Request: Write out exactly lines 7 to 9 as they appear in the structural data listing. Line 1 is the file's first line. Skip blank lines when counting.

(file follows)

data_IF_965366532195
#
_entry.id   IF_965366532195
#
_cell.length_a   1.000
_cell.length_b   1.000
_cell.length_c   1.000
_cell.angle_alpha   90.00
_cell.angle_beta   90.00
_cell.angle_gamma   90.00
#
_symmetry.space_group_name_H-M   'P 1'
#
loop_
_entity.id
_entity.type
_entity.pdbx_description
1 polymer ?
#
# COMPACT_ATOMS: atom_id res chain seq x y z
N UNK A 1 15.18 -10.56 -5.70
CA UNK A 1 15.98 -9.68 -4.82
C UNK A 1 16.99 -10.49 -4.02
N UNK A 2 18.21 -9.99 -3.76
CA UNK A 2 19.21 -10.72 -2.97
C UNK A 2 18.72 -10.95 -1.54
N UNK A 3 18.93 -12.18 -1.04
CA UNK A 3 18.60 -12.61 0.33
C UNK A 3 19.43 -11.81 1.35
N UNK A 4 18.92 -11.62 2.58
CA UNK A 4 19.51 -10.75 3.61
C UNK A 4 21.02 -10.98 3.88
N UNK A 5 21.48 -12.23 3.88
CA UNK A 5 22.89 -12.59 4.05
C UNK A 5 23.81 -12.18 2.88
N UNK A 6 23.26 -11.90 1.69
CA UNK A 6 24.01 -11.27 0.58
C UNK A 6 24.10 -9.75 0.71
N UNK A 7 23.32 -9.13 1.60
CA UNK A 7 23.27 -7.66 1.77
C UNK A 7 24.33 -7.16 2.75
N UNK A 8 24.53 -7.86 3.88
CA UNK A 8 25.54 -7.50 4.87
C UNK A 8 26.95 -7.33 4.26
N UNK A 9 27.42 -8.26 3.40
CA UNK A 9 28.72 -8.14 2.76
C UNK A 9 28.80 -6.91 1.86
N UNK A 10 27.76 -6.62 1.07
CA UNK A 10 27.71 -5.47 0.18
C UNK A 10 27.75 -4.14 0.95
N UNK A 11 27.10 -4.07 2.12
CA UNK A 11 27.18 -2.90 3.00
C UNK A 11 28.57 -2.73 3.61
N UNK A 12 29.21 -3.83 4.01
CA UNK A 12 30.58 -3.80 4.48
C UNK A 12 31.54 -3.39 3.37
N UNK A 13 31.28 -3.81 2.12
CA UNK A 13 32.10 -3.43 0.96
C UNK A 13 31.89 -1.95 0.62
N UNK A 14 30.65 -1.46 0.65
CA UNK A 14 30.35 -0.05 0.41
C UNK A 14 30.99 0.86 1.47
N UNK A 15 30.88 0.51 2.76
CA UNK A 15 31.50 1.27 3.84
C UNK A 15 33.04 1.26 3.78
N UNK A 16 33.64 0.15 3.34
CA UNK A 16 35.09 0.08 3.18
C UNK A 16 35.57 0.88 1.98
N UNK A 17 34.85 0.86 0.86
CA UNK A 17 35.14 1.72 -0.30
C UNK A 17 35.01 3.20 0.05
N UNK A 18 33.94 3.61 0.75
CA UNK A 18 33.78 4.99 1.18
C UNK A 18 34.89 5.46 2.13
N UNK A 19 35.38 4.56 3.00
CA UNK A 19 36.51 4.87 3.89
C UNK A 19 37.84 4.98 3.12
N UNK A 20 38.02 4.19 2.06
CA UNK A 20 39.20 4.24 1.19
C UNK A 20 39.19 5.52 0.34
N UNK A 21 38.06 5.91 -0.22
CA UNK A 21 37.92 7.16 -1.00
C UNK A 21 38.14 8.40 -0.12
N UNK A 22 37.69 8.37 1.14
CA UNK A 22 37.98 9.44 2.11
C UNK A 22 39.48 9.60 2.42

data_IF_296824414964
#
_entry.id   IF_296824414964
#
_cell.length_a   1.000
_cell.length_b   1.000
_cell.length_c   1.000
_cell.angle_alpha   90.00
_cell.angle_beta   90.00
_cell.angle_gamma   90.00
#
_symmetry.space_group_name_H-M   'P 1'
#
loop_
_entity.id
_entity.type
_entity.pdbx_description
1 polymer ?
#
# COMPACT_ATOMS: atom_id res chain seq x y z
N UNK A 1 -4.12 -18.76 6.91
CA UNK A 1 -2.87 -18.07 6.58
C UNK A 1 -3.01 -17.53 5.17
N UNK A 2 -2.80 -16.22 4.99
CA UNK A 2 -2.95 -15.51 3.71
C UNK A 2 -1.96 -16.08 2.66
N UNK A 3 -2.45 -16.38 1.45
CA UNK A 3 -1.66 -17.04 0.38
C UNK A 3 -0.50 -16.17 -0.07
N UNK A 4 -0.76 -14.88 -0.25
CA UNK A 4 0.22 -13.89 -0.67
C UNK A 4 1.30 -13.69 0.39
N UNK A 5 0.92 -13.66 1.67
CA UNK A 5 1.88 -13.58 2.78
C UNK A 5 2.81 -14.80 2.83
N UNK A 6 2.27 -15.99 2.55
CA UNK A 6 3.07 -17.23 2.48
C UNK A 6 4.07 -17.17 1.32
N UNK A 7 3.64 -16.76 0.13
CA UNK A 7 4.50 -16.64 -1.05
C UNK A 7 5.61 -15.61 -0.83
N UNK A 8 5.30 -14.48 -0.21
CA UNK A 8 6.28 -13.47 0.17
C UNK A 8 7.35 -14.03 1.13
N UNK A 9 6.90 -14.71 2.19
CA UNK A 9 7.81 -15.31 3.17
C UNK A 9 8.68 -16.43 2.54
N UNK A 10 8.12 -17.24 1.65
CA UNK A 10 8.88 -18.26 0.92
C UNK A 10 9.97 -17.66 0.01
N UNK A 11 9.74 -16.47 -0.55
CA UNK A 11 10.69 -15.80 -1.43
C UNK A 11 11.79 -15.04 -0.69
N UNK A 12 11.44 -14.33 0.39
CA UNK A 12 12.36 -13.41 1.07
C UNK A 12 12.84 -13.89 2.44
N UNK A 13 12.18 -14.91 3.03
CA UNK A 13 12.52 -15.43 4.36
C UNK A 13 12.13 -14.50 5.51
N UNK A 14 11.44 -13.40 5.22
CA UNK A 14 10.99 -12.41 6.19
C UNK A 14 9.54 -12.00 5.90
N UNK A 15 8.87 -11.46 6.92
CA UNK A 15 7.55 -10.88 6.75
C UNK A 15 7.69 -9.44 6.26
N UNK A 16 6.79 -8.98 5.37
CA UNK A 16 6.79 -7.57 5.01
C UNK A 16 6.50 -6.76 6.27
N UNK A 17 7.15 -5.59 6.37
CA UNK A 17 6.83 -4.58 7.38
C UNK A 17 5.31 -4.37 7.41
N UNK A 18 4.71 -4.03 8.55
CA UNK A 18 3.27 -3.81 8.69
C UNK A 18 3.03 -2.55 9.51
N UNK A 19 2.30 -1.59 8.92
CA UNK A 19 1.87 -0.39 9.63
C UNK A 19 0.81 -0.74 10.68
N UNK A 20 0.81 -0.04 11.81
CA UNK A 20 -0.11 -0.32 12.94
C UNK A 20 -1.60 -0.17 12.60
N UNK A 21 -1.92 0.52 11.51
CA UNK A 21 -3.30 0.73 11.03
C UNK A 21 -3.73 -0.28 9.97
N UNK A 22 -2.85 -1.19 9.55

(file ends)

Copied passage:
_cell.length_c   1.000
_cell.angle_alpha   90.00
_cell.angle_beta   90.00